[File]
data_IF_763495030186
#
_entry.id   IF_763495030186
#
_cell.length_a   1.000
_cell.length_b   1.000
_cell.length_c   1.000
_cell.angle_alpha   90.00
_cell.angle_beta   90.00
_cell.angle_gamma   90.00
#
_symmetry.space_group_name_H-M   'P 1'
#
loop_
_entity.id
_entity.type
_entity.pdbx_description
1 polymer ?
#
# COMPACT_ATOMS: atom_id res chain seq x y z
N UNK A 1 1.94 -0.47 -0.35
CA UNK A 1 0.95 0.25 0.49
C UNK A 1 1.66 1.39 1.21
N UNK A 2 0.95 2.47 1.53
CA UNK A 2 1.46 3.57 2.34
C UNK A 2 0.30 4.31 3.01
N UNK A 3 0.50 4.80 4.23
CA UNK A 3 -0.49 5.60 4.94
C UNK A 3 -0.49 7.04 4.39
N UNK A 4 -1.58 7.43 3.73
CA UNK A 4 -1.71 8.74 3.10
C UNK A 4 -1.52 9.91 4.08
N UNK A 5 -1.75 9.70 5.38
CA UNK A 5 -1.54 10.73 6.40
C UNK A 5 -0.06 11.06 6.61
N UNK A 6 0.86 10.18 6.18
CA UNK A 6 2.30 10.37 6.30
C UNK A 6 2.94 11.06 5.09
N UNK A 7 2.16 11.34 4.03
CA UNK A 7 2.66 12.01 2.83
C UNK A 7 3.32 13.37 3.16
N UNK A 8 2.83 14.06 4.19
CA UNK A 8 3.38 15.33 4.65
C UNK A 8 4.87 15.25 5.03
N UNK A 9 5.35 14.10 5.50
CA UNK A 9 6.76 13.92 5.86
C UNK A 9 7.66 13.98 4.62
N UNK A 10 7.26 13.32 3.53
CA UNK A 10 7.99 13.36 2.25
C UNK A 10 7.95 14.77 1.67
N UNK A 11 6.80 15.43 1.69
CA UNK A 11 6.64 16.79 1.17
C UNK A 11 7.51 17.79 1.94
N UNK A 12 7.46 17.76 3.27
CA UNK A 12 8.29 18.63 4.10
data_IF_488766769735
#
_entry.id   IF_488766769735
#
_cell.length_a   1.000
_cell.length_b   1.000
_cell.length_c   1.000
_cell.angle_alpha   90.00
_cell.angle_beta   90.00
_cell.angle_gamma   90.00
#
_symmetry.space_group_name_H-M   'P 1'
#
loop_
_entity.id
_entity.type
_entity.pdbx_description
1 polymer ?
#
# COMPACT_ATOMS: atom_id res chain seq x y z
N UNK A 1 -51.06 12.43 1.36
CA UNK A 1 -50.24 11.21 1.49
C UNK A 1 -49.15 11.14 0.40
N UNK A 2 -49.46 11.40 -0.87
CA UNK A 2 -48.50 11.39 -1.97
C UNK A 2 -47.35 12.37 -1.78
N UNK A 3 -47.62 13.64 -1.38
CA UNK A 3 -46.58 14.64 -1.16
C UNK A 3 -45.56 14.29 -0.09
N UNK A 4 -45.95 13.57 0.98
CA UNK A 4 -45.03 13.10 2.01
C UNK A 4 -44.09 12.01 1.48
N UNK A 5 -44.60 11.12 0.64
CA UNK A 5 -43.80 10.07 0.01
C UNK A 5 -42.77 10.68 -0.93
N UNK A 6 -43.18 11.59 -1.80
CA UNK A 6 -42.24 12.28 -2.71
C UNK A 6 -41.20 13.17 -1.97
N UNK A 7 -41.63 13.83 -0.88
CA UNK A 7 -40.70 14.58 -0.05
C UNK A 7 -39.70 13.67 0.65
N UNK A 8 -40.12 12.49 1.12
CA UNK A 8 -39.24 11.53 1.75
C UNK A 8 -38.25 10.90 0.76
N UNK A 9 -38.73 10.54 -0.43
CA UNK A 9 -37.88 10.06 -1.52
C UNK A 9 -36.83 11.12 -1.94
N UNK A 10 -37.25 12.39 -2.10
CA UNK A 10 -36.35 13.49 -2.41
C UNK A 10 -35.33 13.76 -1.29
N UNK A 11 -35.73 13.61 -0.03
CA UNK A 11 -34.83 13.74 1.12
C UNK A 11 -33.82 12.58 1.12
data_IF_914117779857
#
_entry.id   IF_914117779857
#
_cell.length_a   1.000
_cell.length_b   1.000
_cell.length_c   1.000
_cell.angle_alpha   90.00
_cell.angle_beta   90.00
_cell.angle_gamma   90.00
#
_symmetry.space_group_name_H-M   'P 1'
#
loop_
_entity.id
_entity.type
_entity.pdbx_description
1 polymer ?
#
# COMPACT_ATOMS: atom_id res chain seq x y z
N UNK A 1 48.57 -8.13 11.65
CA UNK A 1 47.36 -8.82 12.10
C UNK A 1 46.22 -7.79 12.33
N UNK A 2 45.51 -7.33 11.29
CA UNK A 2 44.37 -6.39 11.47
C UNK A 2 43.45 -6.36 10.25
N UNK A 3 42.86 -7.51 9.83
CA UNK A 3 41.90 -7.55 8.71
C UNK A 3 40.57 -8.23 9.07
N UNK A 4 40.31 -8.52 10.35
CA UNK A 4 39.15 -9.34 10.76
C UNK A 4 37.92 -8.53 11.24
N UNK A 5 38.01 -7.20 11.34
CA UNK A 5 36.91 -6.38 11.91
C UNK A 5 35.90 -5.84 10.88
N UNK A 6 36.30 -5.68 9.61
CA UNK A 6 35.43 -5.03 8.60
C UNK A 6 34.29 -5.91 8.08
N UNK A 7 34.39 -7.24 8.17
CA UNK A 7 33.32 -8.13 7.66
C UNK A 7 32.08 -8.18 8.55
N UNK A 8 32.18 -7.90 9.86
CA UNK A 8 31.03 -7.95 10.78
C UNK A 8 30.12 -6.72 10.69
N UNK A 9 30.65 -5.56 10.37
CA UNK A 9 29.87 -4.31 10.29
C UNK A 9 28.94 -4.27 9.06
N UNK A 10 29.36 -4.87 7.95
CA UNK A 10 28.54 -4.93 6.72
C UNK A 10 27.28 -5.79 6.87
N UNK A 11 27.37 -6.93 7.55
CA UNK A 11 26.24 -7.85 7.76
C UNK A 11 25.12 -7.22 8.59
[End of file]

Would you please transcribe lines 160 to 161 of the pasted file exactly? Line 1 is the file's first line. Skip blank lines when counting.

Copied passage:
CA UNK A 11 26.24 -7.85 7.76
C UNK A 11 25.12 -7.22 8.59